Growing and cooking with lavender and rice
A gardener and a chef give tips on growing and cooking with lavender -- and rice -- including a great recipe.
Growing lavender can be a challenge, especially in hot weather, which many of us seem to be suffering through lately, says gardener Anne Moore.
Choosing the best variety for where you live will give you the finest results. There are many types of lavender rated for my USDA hardiness Zone 8 garden, but they will not withstand the high humidity that hot summers bring.
In the South, Spanish lavender (Lavandula stoechas), with its tight flower heads topped by "donkey ears," is the chief perennial for our hot and humid summers, coming back year after year.
I have decent results by growing Spanish lavender in pots. I suspect any lavender will do best in a container, since this plant really requires good drainage. but it does not tolerate drying out. If you have sandy loam, then by all means, plant your lavender in the ground.
Lavenders also benefit from a shearing down to good strong growth right after you harvest the flowers. This will often not only strengthen the plant but also trigger it to bloom again.
How to grow rice
Growing rice is not for the faint-of-heart or the gardener in a hurry. Nor will you get much of a crop in your backyard garden. However, it can be fun to try something new.
A passive hydroponics system is a great way to grow rice. You can use jasmine rice from the supermarket as the seed, or you can also order rice seed from an online source.
Plant the rice into a large, clean bucket with the bottom covered in wet, heavy clay soil. Add about 2 inches of water to the top and leave the buckets in the sunshine. Add more water as the plants grow, making sure the roots do not dry out.
I doubt I will be growing much rice, but lavender to me is like catnip to kitties. I love the perfume of it and once I discovered lavender laundry supplies, washing day became a whole lot more pleasant.
I have not tried cooking with lavender, however. Linda’s Jasmine Rice With Lavender and Pecans recipe will change that.
Simple recipe combines lavender, rice
Where I live, says chef Linda Weiss, rice is a very popular food. Not only is one brand of rice grown here in South Carolina, but we even have special rice spoons for serving it.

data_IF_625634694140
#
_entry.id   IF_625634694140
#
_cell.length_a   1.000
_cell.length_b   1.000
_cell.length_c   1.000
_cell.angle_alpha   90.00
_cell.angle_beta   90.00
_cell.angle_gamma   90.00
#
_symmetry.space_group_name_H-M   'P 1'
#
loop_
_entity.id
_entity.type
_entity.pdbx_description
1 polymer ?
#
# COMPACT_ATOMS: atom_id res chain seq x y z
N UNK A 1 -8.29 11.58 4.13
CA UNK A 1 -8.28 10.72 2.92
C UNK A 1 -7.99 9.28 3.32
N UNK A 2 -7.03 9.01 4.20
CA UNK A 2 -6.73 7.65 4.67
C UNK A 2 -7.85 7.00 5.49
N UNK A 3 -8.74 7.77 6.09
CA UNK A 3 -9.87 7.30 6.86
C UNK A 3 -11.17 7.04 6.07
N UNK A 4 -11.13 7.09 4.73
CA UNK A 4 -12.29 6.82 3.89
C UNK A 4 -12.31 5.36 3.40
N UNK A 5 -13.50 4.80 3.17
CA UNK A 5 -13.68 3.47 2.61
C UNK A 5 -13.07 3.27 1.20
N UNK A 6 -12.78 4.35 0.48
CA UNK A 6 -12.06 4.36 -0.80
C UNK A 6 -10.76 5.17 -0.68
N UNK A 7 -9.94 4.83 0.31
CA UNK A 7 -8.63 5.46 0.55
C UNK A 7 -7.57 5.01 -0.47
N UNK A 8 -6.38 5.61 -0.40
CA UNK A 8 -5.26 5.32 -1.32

This easy rice recipe has a lot of flavor, first from the bouquet of the rice and then from the lavender. When it is cooked and ready to serve, you add pecans or hazelnuts, so you have extra texture as well. Cooking the rice in butter before you add the liquid helps every grain to stand alone when it is ready to serve.
The recipe below uses Thai jasmine rice, but if you want to use plain long-grain rice, just follow the package directions as to water ratio and do everything else the same as in our recipe.
Here is a menu idea to serve with the rice: Strawberry-Parmesan salad with fresh baby greens and poppy seed dressing, pork tenderloin with Jezebel sauce (green peppercorn sauce), oven-roasted green beans, fresh rolls, and cold lime soufflé.
Now you have a great special or Sunday dinner menu. Enjoy!
Easy Jasmine Rice With Lavender and Pecans
1 tablespoon butter
1 cup Thai jasmine rice (I used Mahatma)
1 (14.5 ounce) can chicken broth or equivalent of water
1 (3-inch) leafy stem of fresh lavender
1/3 cup toasted, chopped pecans
Salt to taste*
Melt butter in a saucepan over medium heat. Add rice and stir until rice starts to turn golden.
Add chicken broth and lavender stem. Turn heat up and let the rice start to boil. Stir, and then immediately turn heat down to the lowest level. Cover and cook for 20 minutes. Turn heat off and leave for 5 minutes. Flake into a serving dish with a fork. Add pecans to the top. Makes about 4 servings.
* NOTE: I did not need to add salt, but you probably will if you use water instead of chicken broth.
Editor's Note: To read more of Anne and Linda's "how to grow and prepare" series, click here.
Fans of lavender will also want to return to Diggin' It [click here] to read an article about growing lavender and roses together.
Linda Weiss is a personal chef. She attended Le Cordon Bleu of Paris’ catering program and is a professional member of the James Beard Foundation and the Southern Foodways Alliance. She has wriitten a cookbook, "Memories From Home, Cooking with Family and Friends." Anne Moore is an award-winning freelance writer and member of the Garden Writers Association. She is the horticulture editor, gardening consultant, and e-newsletter editor for GardenSmart.tv. You can follow Linda and Anne as they also blog at www.thegardenerandthechef.com